Thursday, July 28, 2005

Measuring a Curve's Hausdorff Dimension

Suppose that you wanted to calculate the dimension of a particular fractal curve. Specifically, suppose that you wanted to calculate its Hausdorff dimension, a standard measure of fractal curves. Why would you want to do that? I know why I'd want to. For now, though, let's assume that calculating a fractal curve's Hausdorff dimension proves interesting in its own right. It does, after all, have its charms.

In the likely event that you've never dabbled in fractal geometry, you might want to start with explanation of the Hausdorff dimension (sometimes also called the "fractal dimension"). I'll offer a very quick explanation here. You can find a great many alternative explanations, with helpful illustrations, by way of Google.

In contrast to such things as lines and planes, fractal curves have non-integer, fractional dimensions. A line has one dimension. A plane has two. The Koch curve, a well-known fractal, falls in the dimension between a line and a plane. The Koch curve's infinitely recursive bends give it more dimensionality than a mere line, though they fall short of completely filling a plane. The Koch curve has a Hausdorff dimension of roughly 1.26.

How do we know the Hausdorff dimension of a fractal like the Koch curve? To calculate the Hausdorff dimension of a curve calls for measuring the arc length of the initiating curve that serves as the seed of the fractal one. Call that P. You also need to figure out the length, p, of the smaller units that replace the larger one and how many units, N, fit within arc length P.

For a curve of length P, made up of smaller copies itself of size p, the number of units, N, that fit within P is equal to the size ratio (P/p) raised to the power of the curve's Hausdorff dimension. By convention, we call that dimension, "d." In other words,

N = (P/p)

Solving for d by logarithmic conversion we get:

d = log N

Using the change of base formula for logarithmic functions,

d = log N/log (P/p)

(Per the usual convention, "log" without an indicated base means "log in base ten.")

Consider a few applications of the formula for d. Start with a simple, straight line 1 unit long. We can replace it with 3 copies of unit length 1/3. For a line, then,

d = log 3/log [1/(1/3)] = log 3/log 3 = 1

Now consider a plane. We can replace a square with side 1 unit long with 4 copies, each having sides 1/2 unit lengths long. For a square, then,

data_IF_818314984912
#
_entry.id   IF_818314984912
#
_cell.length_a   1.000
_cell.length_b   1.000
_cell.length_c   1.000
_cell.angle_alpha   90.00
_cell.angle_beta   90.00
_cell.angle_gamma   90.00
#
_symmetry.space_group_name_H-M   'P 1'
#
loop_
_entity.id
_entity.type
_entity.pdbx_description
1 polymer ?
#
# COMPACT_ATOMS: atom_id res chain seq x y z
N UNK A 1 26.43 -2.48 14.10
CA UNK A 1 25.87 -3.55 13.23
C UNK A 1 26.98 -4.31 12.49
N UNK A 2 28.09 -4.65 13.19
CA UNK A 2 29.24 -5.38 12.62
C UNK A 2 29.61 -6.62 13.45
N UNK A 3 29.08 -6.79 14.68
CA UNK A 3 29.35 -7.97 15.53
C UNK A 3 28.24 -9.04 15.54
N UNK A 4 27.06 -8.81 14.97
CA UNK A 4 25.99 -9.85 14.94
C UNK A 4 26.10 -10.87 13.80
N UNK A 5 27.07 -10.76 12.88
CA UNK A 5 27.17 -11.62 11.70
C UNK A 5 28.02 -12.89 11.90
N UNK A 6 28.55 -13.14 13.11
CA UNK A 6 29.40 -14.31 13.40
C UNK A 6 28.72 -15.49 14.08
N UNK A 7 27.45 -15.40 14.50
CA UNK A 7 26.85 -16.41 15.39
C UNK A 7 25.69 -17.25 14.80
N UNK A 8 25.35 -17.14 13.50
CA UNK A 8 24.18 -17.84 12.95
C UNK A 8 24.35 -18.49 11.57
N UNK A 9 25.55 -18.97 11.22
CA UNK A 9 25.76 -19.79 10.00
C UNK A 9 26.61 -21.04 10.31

d = log 4/log [1/(1/2)] = log 4/log 2 = 2

You might wonder why we base p on the unit lengths of the square's sides rather than the area of the mini-squares. In brief, when we calculate the ratio of P/p, we are figuring out how many copies of P will fit within it if we reduce its linear size by a particular, identical amount in each of its Euclidean dimensions (not simply, "if we reduce its size by a particular amount.") You might think of P/p as a "magnification factor" that tells us how an object scales in terms of self-similarity. We don't want to read dimensionality into that factor by basing it on area, volume, etc. Rather, we use P/p in the formula "d = log N/log (P/p)" to measure an object's dimension.

In the above example, we've reduced a square measuring P units wide by P units tall by 1/2 in each of the two dimensions occupied by the square. That gives us four mini-squares, each 1/2 units wide by 1/2 units tall. We would get the same measure, d, of the square's dimensionality if we reduced the square by 1/3 in each of its two dimensions. That would give us nine mini-squares, each 1/3 unit wide by 1/3 unit tall. The formula would then look like this:

d = log 9/ log[1/(1/3)] = log 9/log 3 = 2

Now let's try calculating d for a fractal curve. In the case of a Koch curve, we begin with an initiator of length 1 and replace it with four copies, each 1/3 long. For a Koch curve, then,

d = log 4/log [1/(1/3)] = log 4/log 3 = 1.26 . . .

We now know how to approach the problem at hand: calculating d for a fractal curve. I'll return later with a description of the specific fractal curve that interests me and describe my attempts to calculate its Hausdorff dimension. Why bother? Because it amuses me to solve these problems and because it might amuse you to correct me if I unwittingly fail.


dgm said...

ouch. my head hurts.

Tom W. Bell said...

Sorry. I left of the warning header: